My sister in law made me my first bowl of fish ball soup. Ever since, I have been in search of a good bowl of this soup.
Recently my niece in Singapore posted a picture of this yummy soup on Facebook. She helped translate some of the spices for the soup base. I made up my mind I had to try and make this the only way for it to taste good. From scratch.
Many years ago, I purchased frozen fish balls from a market in Halifax. I tried making the soup with them… big mistake. I try to avoid imported fish products since that experience. Fish just does not travel well.
This time, I am making them myself.
Mackerel is a popular choice in fish ball recipes. But I couldn’t get fresh mackerel.
I decided haddock will make a fine substitute. It has a mild taste (my preference), it can be flaked into a fine texture, and it’s light- not oily. This will help make for bouncy fish balls. What I mean by that is a good fish ball needs to be springy/bouncy when you bite into it.
You will need a food processor to make the fish balls.
You will also need some Asian greens to go into your soup. I found Choy Sum at the Asian market. This was the Tian Phat Asian grocery in Halifax. The customer service was a bit lacking but this place is packed to the rafters with (mostly Chinese) food and housewares. They also had some nice Japanese tableware and prices were reasonable.
Sorry, back to topic…If you don’t have access to an Asian market you may be able to find a similar green called Broccolini at a regular grocery store. It’s a hybrid of the choy sum. Kai-Lan is basically the same. If you can’t get either, you could substitute baby spinach. Whatever you chose, it should be slightly bitter.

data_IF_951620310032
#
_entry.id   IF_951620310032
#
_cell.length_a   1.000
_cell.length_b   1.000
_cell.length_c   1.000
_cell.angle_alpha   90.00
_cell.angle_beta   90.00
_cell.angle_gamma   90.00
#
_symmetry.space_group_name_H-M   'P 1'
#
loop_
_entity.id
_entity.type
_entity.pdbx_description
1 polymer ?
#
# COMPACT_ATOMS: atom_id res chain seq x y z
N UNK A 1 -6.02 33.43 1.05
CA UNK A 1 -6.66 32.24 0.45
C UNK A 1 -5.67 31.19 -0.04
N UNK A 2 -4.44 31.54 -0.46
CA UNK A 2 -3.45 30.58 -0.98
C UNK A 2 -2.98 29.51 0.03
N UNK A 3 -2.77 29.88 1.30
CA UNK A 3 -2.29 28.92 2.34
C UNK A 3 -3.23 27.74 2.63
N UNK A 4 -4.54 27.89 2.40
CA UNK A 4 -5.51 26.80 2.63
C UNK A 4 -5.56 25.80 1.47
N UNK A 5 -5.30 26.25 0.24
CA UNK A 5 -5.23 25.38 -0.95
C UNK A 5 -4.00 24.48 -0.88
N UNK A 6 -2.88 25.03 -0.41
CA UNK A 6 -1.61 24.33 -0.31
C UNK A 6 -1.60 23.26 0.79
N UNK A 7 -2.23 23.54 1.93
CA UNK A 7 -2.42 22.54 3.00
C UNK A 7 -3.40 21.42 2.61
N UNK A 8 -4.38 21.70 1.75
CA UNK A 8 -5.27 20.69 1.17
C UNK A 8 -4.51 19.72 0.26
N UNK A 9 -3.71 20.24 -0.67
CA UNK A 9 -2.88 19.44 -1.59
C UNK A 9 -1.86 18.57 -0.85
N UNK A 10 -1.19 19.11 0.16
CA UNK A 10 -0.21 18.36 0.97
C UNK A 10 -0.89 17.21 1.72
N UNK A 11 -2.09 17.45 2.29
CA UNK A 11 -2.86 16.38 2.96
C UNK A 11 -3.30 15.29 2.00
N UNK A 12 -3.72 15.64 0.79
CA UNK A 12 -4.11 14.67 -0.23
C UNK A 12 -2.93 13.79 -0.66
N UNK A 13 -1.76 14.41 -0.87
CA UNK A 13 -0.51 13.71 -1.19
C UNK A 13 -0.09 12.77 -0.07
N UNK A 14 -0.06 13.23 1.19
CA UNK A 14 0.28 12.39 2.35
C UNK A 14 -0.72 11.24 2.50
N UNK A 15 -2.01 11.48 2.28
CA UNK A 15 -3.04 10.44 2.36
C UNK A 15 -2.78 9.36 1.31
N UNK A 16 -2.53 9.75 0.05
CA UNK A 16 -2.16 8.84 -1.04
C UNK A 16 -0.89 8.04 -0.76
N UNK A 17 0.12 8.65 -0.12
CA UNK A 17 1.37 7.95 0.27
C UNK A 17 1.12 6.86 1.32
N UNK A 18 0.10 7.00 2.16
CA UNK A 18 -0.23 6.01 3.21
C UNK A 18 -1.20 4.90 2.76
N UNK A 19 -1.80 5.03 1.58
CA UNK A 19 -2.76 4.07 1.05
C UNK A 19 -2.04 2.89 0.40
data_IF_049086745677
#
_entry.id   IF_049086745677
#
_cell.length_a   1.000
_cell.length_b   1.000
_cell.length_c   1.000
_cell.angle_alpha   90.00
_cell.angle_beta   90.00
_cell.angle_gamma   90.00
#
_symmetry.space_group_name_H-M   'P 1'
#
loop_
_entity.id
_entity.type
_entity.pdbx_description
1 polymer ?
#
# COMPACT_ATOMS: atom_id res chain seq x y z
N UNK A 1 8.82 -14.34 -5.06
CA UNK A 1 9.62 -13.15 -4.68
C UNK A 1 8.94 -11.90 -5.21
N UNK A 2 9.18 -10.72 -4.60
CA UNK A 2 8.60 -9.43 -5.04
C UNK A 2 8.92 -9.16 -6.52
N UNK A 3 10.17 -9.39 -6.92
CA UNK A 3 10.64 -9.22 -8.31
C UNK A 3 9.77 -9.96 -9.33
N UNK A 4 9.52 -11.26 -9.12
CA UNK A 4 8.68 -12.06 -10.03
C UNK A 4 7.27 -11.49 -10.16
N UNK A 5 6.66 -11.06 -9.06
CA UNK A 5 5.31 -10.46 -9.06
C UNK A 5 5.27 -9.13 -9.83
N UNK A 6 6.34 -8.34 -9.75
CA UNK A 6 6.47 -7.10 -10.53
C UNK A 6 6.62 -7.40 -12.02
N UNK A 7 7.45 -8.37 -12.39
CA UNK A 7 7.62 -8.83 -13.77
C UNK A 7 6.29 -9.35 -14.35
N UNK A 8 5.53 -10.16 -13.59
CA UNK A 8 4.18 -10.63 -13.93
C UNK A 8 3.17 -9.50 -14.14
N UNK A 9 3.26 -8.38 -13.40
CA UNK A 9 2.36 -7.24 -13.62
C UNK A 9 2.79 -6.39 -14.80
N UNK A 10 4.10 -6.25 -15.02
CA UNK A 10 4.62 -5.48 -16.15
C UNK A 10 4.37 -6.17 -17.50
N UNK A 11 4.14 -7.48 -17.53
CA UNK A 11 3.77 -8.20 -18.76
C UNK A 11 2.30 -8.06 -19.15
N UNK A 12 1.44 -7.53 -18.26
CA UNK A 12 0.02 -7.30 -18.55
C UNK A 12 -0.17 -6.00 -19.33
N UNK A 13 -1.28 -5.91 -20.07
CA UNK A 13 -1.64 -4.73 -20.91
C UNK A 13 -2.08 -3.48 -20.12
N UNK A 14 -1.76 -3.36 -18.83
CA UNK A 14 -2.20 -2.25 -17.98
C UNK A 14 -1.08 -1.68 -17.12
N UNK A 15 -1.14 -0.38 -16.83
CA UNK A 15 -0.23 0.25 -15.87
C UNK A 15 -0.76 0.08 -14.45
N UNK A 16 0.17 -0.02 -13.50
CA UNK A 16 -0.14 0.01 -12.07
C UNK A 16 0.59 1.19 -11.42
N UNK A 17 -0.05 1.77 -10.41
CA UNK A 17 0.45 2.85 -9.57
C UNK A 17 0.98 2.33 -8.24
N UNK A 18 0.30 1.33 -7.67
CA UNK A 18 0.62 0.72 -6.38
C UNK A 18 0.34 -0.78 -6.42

The noodles I used are made from the starch of mung beans. They go by different names like cellophane noodles, glass noodles, or mung bean noodles. Not to be confused with rice vermicelli which is also popular in Asian soups.
The noodles come in multi-bundle packs. I used 3 bundles.
As for how to make those springy fish balls, I stumbled upon this lady’s blog post on how to achieve perfectly bouncy balls. I ask you take a look at her detailed post, because as a native Singaporean, she knows exactly how the old Aunties do it. It’s also an interesting and entertaining read. As she explains a ‘smack down’ method of getting the fish paste to bounce, she says, “60 slaps later, you will be rewarded with fish paste that quivers seductively when poked”. That was funny and reason enough to try making them.
Another blogger instructed only 40 slaps onto the board…if that makes you feel less intimidated. It didn’t work for me either. Thankfully I found out I didn’t need to be so brutal on my fish to get it to quiver. This is how your fish paste will look…
Fish ball Ingredients:
500 grams fish fillets (haddock or mackeral, yellowtail, etc)
1/2 tsp sea salt
1/4 tsp ground white pepper
2 tsp rice flour
50 ml cold water (to add bit by bit during processing)
Carefully remove any bones or skin. Chop then place fish in food processor (or blender if you don’t have one) and pulse, adding water a bit at a time, until smooth (but not too wet). I processed mine in batches, otherwise I would have had a huge ball of paste jamming up my food processor.
Here is where I took a HUGE short cut. The blogger stated she slaps her minced fish down 60 times (!!!!) on a counter to get it to the ‘wobbly’ paste consistency required. Well, I noticed my processed fish had reached that point without having to do it the old fashioned way. Halleluiah!